Detective Mack Brazelle and Latent Print Examiner Angela Berry of the Columbus County Sheriff's Office testified as experts in fingerprint identification. After comparing defendant's fingerprints with the latent print lifted from the passenger's sidedoor of Compos' car, both experts averred that the latent print found on the car belonged to defendant. Brazelle found “no possibility” that the latent print belonged to anyone other than defendant; and Berry was “[one] hundred percent confident” in her identification. Brazelle also confirmed that Compos selected defendant's photograph from a lineup he showed her on 3 November 2005.
_________________________

    [1] On appeal, defendant claims the trial court erred by allowing the State to adduce expert testimony from physician's assistant Boyes and Detective Coleman without complying with the discovery requirements for expert witnesses set forth in N.C. Gen. Stat. § 15A-903(a)(2) (2005). Relying on our holding in State v. Blankenship, 178 N.C. App. 351, 631 S.E.2d 208 (2006), he faults the court for allowing Boyes to testify regarding his medical training and experience and his diagnosis of Compos' condition on the morning of 2 November 2005. Similarly, defendant notes that the court allowed Agent Coleman to testify about his training and the methodology he employed in lifting the latent prints from Compos' car. Because neither Boyes nor Colemen were designated as expert witnesses in the State's discovery materials, in accordance with N.C. Gen. Stat. § 15A-903(a)(2), defendant asserts that he “must receive a new trial.” We disagree.
Standard of Review

    “The determination of whether a witness' testimony constitutes expert testimony is one within the trial court's discretion, andwill not be reversed on appeal absent an abuse of discretion.” Blankenship, 178 N.C. App. at 354-55, 631 S.E.2d at 211 (citing State v. Morgan, 359 N.C. 131, 160, 604 S.E.2d 886, 904 (2004), cert. denied, 546 U.S. 830, 163 L. Ed. 2d 79 (2005)).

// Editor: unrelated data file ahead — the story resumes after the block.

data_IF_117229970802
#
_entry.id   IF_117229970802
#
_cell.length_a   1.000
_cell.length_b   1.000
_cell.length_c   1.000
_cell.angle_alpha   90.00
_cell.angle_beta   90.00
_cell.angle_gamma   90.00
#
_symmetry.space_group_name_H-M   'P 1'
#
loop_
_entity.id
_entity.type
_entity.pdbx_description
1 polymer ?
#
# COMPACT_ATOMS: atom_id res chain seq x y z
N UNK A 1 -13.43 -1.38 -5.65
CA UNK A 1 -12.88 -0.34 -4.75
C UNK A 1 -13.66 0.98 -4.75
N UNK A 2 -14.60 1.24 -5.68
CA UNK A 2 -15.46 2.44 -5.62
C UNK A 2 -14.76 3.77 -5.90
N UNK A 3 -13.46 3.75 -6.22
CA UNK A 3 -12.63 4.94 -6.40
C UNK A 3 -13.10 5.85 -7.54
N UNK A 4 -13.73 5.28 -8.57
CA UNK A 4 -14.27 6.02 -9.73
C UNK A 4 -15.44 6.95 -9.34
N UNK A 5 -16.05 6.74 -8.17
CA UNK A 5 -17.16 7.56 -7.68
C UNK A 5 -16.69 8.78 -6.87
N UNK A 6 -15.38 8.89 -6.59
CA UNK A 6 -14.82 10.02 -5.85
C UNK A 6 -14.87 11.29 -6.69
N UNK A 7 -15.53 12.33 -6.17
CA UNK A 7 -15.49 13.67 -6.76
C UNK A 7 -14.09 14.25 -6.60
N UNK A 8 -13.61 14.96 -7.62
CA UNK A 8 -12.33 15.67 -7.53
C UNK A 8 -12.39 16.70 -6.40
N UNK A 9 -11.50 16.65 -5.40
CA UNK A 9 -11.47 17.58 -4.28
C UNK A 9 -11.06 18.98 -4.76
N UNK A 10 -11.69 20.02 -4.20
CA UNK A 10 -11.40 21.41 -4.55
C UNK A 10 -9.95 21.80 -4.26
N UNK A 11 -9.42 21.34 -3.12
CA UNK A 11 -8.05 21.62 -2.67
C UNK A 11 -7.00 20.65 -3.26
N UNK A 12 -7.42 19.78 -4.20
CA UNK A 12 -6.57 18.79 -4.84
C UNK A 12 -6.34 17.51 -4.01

I

    Rule 702(a) of the North Carolina Rules of Evidence provides that “[i]f scientific, technical or other specialized knowledge will assist the trier of fact to understand the evidence or to determine a fact in issue, a witness qualified as an expert by knowledge, skill, experience, training or education may testify thereto in the form of an opinion.” N.C. Gen. Stat. § 8C-1, Rule 702(a) (2005). By contrast, a lay witness may offer an opinion only where it is “(a) rationally based on the perception of the witness and (b) helpful to a clear understanding of his testimony or the determination of a fact in issue.” N.C. Gen. Stat. § 8C-1, Rule 701 (2005).
    Having agreed to engage in reciprocal voluntary discovery as contemplated by N.C. Gen. Stat. § 15A-902, the State was obliged to undertake the following disclosures regarding its expert witnesses:
        Give notice to the defendant of any expert witnesses that the State reasonably expects to call as a witness at trial. Each such witness shall prepare, and the State shall furnish to the defendant, a report of the results of any examinations or tests conducted by the expert. The State shall also furnish to the defendant the expert's curriculum vitae, the expert's opinion, and the underlying basis for that opinion. The State shall give the notice and furnish the materials required by this subsection within a reasonable time prior to trial, as specified by the court.
N.C. Gen. Stat. § 15A-903(a)(2) (2005). In order to qualify as an expert, a witness need only be found “better qualified than the jury as to the subject at hand, with the testimony being 'helpful' to the jury.” State v. Davis, 106 N.C. App. 596, 601, 418 S.E.2d 263, 267 (1992) (citing State v. Huang, 99 N.C. App. 658, 663, 394 S.E.2d 279, 282, disc. review denied, 327 N.C. 639, 399 S.E.2d 127 (1990)), disc. review denied, 333 N.C. 347, 426 S.E.2d 710 (1993).